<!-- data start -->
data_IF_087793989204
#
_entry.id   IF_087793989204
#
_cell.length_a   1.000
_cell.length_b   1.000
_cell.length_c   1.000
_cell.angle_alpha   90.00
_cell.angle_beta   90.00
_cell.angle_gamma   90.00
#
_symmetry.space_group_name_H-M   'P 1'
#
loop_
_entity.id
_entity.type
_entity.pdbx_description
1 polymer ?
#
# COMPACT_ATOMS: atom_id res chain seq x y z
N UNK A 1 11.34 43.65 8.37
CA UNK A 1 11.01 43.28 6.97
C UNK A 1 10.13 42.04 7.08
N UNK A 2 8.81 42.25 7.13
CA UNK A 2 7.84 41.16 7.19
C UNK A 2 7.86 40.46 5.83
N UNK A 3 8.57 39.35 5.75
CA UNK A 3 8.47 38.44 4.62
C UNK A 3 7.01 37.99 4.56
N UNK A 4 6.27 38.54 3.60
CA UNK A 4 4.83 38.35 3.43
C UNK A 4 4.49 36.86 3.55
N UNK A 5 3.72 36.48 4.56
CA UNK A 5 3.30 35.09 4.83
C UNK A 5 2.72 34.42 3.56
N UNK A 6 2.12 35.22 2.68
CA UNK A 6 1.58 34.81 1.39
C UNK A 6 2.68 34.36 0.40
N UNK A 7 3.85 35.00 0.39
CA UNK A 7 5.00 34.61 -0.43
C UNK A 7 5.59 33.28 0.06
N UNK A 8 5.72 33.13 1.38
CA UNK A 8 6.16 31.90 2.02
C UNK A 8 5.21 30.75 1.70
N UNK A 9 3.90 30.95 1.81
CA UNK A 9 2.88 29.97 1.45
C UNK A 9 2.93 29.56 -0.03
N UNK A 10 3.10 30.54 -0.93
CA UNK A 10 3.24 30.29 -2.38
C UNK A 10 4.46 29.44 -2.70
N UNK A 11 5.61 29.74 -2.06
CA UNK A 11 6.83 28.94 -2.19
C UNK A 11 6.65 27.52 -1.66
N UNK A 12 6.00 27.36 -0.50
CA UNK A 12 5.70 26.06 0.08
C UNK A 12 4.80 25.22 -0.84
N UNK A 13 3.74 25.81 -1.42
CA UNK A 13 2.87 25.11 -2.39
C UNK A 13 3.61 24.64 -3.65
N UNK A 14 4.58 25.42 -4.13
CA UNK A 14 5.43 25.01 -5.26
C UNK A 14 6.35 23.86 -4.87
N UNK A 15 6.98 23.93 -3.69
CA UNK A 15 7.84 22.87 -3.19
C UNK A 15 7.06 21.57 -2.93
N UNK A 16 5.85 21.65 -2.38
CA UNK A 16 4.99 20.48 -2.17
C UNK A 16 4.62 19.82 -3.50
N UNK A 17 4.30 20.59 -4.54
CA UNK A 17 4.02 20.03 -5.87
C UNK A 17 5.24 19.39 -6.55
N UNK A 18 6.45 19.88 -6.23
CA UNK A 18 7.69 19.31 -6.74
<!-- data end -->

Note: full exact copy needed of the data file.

data_IF_087793989204
#
_entry.id   IF_087793989204
#
_cell.length_a   1.000
_cell.length_b   1.000
_cell.length_c   1.000
_cell.angle_alpha   90.00
_cell.angle_beta   90.00
_cell.angle_gamma   90.00
#
_symmetry.space_group_name_H-M   'P 1'
#
loop_
_entity.id
_entity.type
_entity.pdbx_description
1 polymer ?
#
# COMPACT_ATOMS: atom_id res chain seq x y z
N UNK A 1 11.34 43.65 8.37
CA UNK A 1 11.01 43.28 6.97
C UNK A 1 10.13 42.04 7.08
N UNK A 2 8.81 42.25 7.13
CA UNK A 2 7.84 41.16 7.19
C UNK A 2 7.86 40.46 5.83
N UNK A 3 8.57 39.35 5.75
CA UNK A 3 8.47 38.44 4.62
C UNK A 3 7.01 37.99 4.56
N UNK A 4 6.27 38.54 3.60
CA UNK A 4 4.83 38.35 3.43
C UNK A 4 4.49 36.86 3.55
N UNK A 5 3.72 36.48 4.56
CA UNK A 5 3.30 35.09 4.83
C UNK A 5 2.72 34.42 3.56
N UNK A 6 2.12 35.22 2.68
CA UNK A 6 1.58 34.81 1.39
C UNK A 6 2.68 34.36 0.40
N UNK A 7 3.85 35.00 0.39
CA UNK A 7 5.00 34.61 -0.43
C UNK A 7 5.59 33.28 0.06
N UNK A 8 5.72 33.13 1.38
CA UNK A 8 6.16 31.90 2.02
C UNK A 8 5.21 30.75 1.70
N UNK A 9 3.90 30.95 1.81
CA UNK A 9 2.88 29.97 1.45
C UNK A 9 2.93 29.56 -0.03
N UNK A 10 3.10 30.54 -0.93
CA UNK A 10 3.24 30.29 -2.38
C UNK A 10 4.46 29.44 -2.70
N UNK A 11 5.61 29.74 -2.06
CA UNK A 11 6.83 28.94 -2.19
C UNK A 11 6.65 27.52 -1.66
N UNK A 12 6.00 27.36 -0.50
CA UNK A 12 5.70 26.06 0.08
C UNK A 12 4.80 25.22 -0.84
N UNK A 13 3.74 25.81 -1.42
CA UNK A 13 2.87 25.11 -2.39
C UNK A 13 3.61 24.64 -3.65
N UNK A 14 4.58 25.42 -4.13
CA UNK A 14 5.43 25.01 -5.26
C UNK A 14 6.35 23.86 -4.87
N UNK A 15 6.98 23.93 -3.69
CA UNK A 15 7.84 22.87 -3.19
C UNK A 15 7.06 21.57 -2.93
N UNK A 16 5.85 21.65 -2.38
CA UNK A 16 4.99 20.48 -2.17
C UNK A 16 4.62 19.82 -3.50
N UNK A 17 4.30 20.59 -4.54
CA UNK A 17 4.02 20.03 -5.87
C UNK A 17 5.24 19.39 -6.55
N UNK A 18 6.45 19.88 -6.23
CA UNK A 18 7.69 19.31 -6.74